Many Syrian Alawites are escaping the violence in Turkey’s neighbor and have come to Istanbul, where they are living in the parks and streets. Some say their children were kidnapped by jihadists
More than 200 Syrians from the streets have been brought to cemevis. At least 3,000 escaped from an Alawite neighborhood in Aleppo, according to accounts. Hürriyet photos, Levent ARSLAN
In increasing number of Syrian Alawites, who fled from Aleppo to Turkey’s southeastern province of Gaziantep two months ago, have come to Istanbul in search of a safe haven.
Hundreds are now living in the parks and streets, mainly in the Kumkapı, Fatih and Şirinevler districts of the city. In the last week alone, Alevi
associations, led by the Haci Bektas Veli Foundation in Istanbul, have taken more than 200 Syrians from the parks and streets and brought them to cemevis (Alevi worship houses) in order to provide them with shelter.
According to the accounts of these refugees, at least 3,000 escaped from an Alawite neighborhood in Aleppo two months ago, after being targeted by an al-Qaeda-linked jihadist group battling the Syrian regime, Jabhat al-Nusra. “The rebels attacked us in Aleppo. We had to run away. They were not Syrians, they were jihadists coming from other countries. Some of them come with the aim of jihad, and some of them come for money,” said Hasan (not his real name), who fled to Istanbul with his family.‘Frightening rumors’
Witnesses spoke on condition of anonymity and asked for neither the name of the cemevi where they are being looked after, nor their names, be written.
They said they were afraid to stay in the refugee camps located in the border areas of Turkey with the other Syrians who had fled al-Assad’s forces. Although none have stayed in these refugee camps, they are frightened by the rumors they heard.
“The Turkish government wanted to take us to the refugee camp in Kilis but we resisted, we didn’t go. More than half of the Syrians in the camps are supporters of the opposition forces. They force people to go into Syria to fight against the regime. We also heard from our relatives who stayed in these camps that they were threatened with death, and that some women had been raped in the camps,” Hasan said.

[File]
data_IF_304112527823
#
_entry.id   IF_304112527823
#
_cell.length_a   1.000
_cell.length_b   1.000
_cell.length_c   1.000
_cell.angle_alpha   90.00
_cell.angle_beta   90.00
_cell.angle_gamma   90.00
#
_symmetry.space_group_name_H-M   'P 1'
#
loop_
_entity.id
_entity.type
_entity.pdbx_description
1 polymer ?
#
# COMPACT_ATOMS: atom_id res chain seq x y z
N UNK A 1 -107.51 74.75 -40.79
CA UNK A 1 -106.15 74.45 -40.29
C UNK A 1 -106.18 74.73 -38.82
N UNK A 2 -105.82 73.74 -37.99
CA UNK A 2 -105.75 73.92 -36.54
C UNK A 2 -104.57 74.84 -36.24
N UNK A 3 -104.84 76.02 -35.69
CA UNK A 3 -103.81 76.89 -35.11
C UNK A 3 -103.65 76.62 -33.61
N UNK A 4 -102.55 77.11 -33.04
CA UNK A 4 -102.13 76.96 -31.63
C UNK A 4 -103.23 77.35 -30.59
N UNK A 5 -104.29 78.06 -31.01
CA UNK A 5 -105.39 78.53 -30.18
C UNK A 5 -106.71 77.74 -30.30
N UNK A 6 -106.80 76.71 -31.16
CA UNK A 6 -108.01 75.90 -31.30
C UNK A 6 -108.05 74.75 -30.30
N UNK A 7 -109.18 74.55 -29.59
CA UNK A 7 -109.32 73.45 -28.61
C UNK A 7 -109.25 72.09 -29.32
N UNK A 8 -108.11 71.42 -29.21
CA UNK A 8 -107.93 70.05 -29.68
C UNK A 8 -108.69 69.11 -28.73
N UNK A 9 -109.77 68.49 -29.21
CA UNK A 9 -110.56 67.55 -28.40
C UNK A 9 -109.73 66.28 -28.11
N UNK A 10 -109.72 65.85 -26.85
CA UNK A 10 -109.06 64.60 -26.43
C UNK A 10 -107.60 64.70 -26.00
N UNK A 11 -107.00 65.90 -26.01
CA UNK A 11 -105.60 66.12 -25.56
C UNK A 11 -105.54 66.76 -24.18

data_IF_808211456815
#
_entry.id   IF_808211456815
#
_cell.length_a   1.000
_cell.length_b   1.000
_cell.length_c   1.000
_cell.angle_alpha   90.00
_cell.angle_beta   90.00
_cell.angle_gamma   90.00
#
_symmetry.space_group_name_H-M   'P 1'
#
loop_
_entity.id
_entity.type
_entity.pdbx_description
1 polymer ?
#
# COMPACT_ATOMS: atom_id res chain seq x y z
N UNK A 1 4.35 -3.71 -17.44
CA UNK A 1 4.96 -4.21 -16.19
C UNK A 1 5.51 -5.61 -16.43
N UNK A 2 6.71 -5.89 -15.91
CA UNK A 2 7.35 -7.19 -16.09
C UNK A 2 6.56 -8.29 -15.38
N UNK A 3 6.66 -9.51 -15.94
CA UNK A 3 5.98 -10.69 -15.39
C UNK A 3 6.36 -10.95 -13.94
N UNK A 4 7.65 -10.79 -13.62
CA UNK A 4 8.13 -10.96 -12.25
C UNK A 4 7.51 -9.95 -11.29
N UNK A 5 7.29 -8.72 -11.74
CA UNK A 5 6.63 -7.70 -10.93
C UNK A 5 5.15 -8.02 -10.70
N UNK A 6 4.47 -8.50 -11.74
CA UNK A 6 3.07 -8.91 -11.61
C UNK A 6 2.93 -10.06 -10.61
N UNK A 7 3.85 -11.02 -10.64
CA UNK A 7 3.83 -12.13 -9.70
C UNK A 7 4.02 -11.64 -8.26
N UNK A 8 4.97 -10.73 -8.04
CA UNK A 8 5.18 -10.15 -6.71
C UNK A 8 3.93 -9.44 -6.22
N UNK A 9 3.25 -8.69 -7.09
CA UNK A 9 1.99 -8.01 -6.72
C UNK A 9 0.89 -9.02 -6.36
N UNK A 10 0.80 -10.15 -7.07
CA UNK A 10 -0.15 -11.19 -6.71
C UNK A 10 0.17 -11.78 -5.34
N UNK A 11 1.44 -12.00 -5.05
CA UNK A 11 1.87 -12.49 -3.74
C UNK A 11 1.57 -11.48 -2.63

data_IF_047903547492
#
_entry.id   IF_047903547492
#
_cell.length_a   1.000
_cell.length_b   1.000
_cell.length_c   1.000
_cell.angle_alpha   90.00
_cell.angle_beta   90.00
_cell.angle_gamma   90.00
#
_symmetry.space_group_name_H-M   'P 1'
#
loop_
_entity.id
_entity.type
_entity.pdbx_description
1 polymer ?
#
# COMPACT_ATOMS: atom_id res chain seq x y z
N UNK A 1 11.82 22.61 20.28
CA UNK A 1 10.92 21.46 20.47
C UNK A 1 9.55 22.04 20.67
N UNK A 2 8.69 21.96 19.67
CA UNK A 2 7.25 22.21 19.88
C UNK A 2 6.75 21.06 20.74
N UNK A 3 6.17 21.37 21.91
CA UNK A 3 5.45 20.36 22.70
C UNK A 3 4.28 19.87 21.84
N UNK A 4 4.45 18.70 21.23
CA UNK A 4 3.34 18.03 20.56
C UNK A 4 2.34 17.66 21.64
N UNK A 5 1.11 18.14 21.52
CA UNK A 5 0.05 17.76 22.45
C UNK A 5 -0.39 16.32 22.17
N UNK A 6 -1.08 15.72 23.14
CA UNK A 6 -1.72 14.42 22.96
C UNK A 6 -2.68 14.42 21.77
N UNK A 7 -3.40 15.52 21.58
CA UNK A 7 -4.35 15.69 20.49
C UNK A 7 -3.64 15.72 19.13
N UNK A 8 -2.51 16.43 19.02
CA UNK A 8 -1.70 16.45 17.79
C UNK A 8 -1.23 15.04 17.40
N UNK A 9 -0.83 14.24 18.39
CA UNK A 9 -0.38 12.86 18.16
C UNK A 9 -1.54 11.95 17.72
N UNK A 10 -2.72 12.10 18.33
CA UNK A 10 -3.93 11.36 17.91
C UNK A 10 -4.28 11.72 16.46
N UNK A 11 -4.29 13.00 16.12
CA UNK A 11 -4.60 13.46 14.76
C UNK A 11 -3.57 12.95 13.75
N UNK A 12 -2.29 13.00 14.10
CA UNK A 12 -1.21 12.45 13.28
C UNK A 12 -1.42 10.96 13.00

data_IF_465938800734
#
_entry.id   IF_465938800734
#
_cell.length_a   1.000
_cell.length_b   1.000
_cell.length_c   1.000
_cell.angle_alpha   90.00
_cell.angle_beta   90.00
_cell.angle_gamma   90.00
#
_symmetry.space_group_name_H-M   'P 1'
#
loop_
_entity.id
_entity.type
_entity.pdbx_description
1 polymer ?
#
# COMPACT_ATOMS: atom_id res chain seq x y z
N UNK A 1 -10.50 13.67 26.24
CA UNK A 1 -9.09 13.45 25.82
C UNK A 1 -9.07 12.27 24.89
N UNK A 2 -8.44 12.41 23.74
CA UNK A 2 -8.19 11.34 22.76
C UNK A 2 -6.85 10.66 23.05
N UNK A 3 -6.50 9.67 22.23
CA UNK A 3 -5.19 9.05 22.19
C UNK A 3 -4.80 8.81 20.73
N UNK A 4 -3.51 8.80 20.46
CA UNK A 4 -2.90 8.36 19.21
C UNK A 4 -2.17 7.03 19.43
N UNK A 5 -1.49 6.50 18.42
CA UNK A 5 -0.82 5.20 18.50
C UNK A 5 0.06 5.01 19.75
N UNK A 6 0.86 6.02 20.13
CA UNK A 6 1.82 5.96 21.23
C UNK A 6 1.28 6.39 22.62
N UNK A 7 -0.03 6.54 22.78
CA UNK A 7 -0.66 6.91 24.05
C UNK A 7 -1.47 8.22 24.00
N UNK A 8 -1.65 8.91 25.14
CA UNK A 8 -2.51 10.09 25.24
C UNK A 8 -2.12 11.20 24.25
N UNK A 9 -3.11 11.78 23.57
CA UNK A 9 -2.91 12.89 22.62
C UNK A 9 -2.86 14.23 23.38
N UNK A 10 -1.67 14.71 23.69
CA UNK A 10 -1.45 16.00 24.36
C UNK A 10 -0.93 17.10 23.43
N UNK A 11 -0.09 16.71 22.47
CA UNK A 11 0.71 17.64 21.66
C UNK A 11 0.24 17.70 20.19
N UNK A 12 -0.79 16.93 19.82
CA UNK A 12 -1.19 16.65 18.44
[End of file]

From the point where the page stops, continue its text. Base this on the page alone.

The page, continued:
“We know what has been going on in the camps. We heard women were being raped there, the supporters of the opposition forces dominate the camps,” said Hasan’s sister-in-law.
She fled Aleppo along with her five children. “We took three boys and two girls and ran away. We were sleeping in the fields in Gaziantep first, and then we came to Istanbul and started to sleep in parks.
Our children were begging for money on the streets. That was the only way for us to buy bread,” she said. Another refugee, Ahmed, said al-Nusra militants had kidnapped some Alawite children and were demanding ransom money.
“The rebels took control of the neighborhood where we used to live and they forced us to leave our apartments. The al-Nusra militants kidnapped some of the Alawite families’ children and demanded ransom money,” he said. Ahmed also said they were searching for jobs from the Turkish government.
“We only need a job to be able to buy bread to our children, we don’t want anything else,” he said.
The cemevi where the Syrian Alawites are taking shelter was attacked by two armed men two days after the interview.
Zeynel Odabaş, one of the board members of the Alevi
associations in Istanbul, said the Turkish government should provide the necessary humanitarian conditions for all the Syrian refugees who have fled the war-torn country. “These people needed to be sheltered in a different refugee camp from the others. They think they don’t have any life security in the camps near the border,” she said.